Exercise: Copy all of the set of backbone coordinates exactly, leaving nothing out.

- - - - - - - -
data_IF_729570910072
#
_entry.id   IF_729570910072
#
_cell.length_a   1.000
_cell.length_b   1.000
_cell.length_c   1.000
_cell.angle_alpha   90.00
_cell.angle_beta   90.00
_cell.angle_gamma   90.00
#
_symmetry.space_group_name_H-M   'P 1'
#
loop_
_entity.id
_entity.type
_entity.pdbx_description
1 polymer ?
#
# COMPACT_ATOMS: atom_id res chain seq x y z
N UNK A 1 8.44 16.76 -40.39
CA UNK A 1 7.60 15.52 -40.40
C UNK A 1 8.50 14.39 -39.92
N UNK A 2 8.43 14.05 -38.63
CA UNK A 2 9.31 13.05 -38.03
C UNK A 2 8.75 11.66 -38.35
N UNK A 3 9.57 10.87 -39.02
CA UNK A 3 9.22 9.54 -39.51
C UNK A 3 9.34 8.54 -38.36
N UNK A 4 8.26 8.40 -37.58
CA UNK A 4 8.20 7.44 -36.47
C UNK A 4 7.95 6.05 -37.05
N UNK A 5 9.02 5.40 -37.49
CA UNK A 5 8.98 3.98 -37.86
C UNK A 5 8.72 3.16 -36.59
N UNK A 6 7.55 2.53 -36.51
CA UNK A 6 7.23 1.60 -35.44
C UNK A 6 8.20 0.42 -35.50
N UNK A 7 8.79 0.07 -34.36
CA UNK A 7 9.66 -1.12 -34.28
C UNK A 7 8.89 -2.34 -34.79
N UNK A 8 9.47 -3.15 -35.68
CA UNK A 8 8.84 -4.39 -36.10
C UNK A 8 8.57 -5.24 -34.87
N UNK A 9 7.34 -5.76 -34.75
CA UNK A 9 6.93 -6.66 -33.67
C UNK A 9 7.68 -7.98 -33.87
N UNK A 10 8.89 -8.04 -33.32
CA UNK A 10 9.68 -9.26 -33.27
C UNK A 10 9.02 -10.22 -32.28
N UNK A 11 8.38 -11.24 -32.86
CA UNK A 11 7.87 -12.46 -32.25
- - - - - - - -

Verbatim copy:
data_IF_729570910072
#
_entry.id   IF_729570910072
#
_cell.length_a   1.000
_cell.length_b   1.000
_cell.length_c   1.000
_cell.angle_alpha   90.00
_cell.angle_beta   90.00
_cell.angle_gamma   90.00
#
_symmetry.space_group_name_H-M   'P 1'
#
loop_
_entity.id
_entity.type
_entity.pdbx_description
1 polymer ?
#
# COMPACT_ATOMS: atom_id res chain seq x y z
N UNK A 1 8.44 16.76 -40.39
CA UNK A 1 7.60 15.52 -40.40
C UNK A 1 8.50 14.39 -39.92
N UNK A 2 8.43 14.05 -38.63
CA UNK A 2 9.31 13.05 -38.03
C UNK A 2 8.75 11.66 -38.35
N UNK A 3 9.57 10.87 -39.02
CA UNK A 3 9.22 9.54 -39.51
C UNK A 3 9.34 8.54 -38.36
N UNK A 4 8.26 8.40 -37.58
CA UNK A 4 8.20 7.44 -36.47
C UNK A 4 7.95 6.05 -37.05
N UNK A 5 9.02 5.40 -37.49
CA UNK A 5 8.98 3.98 -37.86
C UNK A 5 8.72 3.16 -36.59
N UNK A 6 7.55 2.53 -36.51
CA UNK A 6 7.23 1.60 -35.44
C UNK A 6 8.20 0.42 -35.50
N UNK A 7 8.79 0.07 -34.36
CA UNK A 7 9.66 -1.12 -34.28
C UNK A 7 8.89 -2.34 -34.79
N UNK A 8 9.47 -3.15 -35.68
CA UNK A 8 8.84 -4.39 -36.10
C UNK A 8 8.57 -5.24 -34.87
N UNK A 9 7.34 -5.76 -34.75
CA UNK A 9 6.93 -6.66 -33.67
C UNK A 9 7.68 -7.98 -33.87
N UNK A 10 8.89 -8.04 -33.32
CA UNK A 10 9.68 -9.26 -33.27
C UNK A 10 9.02 -10.22 -32.28
N UNK A 11 8.38 -11.24 -32.86
CA UNK A 11 7.87 -12.46 -32.25